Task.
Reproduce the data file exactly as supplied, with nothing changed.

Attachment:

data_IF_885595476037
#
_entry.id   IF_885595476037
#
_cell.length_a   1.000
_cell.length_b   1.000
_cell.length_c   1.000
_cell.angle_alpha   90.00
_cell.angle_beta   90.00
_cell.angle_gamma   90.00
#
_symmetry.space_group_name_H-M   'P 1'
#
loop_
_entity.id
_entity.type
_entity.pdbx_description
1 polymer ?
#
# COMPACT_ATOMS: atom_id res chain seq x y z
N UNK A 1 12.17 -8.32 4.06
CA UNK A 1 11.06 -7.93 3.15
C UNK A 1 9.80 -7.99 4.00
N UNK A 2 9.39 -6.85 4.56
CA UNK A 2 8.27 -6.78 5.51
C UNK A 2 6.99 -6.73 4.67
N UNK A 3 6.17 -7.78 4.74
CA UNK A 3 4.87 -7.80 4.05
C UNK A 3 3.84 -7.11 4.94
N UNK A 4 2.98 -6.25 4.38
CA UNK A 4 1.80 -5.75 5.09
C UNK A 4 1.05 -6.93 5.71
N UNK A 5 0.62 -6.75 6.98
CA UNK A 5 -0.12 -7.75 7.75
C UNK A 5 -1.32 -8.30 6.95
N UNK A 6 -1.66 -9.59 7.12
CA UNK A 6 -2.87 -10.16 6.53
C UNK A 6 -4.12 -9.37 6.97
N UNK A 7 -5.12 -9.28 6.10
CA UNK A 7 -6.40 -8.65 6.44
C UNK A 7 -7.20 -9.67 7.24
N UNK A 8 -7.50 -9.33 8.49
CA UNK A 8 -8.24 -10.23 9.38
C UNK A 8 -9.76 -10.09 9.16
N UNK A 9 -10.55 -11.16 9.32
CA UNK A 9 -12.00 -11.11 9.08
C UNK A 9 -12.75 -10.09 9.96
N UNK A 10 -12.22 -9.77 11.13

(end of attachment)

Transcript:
data_IF_885595476037
#
_entry.id   IF_885595476037
#
_cell.length_a   1.000
_cell.length_b   1.000
_cell.length_c   1.000
_cell.angle_alpha   90.00
_cell.angle_beta   90.00
_cell.angle_gamma   90.00
#
_symmetry.space_group_name_H-M   'P 1'
#
loop_
_entity.id
_entity.type
_entity.pdbx_description
1 polymer ?
#
# COMPACT_ATOMS: atom_id res chain seq x y z
N UNK A 1 12.17 -8.32 4.06
CA UNK A 1 11.06 -7.93 3.15
C UNK A 1 9.80 -7.99 4.00
N UNK A 2 9.39 -6.85 4.56
CA UNK A 2 8.27 -6.78 5.51
C UNK A 2 6.99 -6.73 4.67
N UNK A 3 6.17 -7.78 4.74
CA UNK A 3 4.87 -7.80 4.05
C UNK A 3 3.84 -7.11 4.94
N UNK A 4 2.98 -6.25 4.38
CA UNK A 4 1.80 -5.75 5.09
C UNK A 4 1.05 -6.93 5.71
N UNK A 5 0.62 -6.75 6.98
CA UNK A 5 -0.12 -7.75 7.75
C UNK A 5 -1.32 -8.30 6.95
N UNK A 6 -1.66 -9.59 7.12
CA UNK A 6 -2.87 -10.16 6.53
C UNK A 6 -4.12 -9.37 6.97
N UNK A 7 -5.12 -9.28 6.10
CA UNK A 7 -6.40 -8.65 6.44
C UNK A 7 -7.20 -9.67 7.24
N UNK A 8 -7.50 -9.33 8.49
CA UNK A 8 -8.24 -10.23 9.38
C UNK A 8 -9.76 -10.09 9.16
N UNK A 9 -10.55 -11.16 9.32
CA UNK A 9 -12.00 -11.11 9.08
C UNK A 9 -12.75 -10.09 9.96
N UNK A 10 -12.22 -9.77 11.13